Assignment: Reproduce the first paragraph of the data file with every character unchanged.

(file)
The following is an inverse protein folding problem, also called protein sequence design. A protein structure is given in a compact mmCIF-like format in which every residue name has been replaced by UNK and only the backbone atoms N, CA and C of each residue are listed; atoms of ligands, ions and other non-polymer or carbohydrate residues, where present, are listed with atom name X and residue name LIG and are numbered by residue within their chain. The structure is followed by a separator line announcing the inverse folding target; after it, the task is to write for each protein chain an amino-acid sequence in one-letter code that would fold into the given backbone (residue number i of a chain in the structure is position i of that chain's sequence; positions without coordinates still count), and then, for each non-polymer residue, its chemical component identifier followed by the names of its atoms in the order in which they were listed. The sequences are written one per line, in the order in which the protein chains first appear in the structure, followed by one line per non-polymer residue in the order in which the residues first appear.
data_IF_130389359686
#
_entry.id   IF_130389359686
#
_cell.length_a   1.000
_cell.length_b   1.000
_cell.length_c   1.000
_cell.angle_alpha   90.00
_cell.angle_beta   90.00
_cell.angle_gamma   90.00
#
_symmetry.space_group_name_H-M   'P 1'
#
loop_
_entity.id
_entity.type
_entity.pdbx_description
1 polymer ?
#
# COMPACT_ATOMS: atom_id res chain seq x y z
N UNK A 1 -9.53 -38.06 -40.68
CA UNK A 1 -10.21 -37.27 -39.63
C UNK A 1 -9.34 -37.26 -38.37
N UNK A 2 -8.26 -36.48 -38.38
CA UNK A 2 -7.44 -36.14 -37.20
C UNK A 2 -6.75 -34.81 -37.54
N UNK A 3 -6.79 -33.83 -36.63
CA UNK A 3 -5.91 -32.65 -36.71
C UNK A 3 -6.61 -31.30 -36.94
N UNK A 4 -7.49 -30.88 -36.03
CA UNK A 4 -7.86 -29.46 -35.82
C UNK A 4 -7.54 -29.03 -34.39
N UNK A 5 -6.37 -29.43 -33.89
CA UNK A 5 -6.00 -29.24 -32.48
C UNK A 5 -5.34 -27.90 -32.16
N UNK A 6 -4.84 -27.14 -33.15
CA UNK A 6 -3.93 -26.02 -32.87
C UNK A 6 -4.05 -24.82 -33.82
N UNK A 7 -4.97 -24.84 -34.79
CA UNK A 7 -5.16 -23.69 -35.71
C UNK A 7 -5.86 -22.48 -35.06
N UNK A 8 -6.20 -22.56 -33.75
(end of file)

The following is an inverse protein folding problem, also called protein sequence design. A protein structure is given in a compact mmCIF-like format in which every residue name has been replaced by UNK and only the backbone atoms N, CA and C of each residue are listed; atoms of ligands, ions and other non-polymer or carbohydrate residues, where present, are listed with atom name X and residue name LIG and are numbered by residue within their chain. The structure is followed by a separator line announcing the inverse folding target; after it, the task is to write for each protein chain an amino-acid sequence in one-letter code that would fold into the given backbone (residue number i of a chain in the structure is position i of that chain's sequence; positions without coordinates still count), and then, for each non-polymer residue, its chemical component identifier followed by the names of its atoms in the order in which they were listed. The sequences are written one per line, in the order in which the protein chains first appear in the structure, followed by one line per non-polymer residue in the order in which the residues first appear.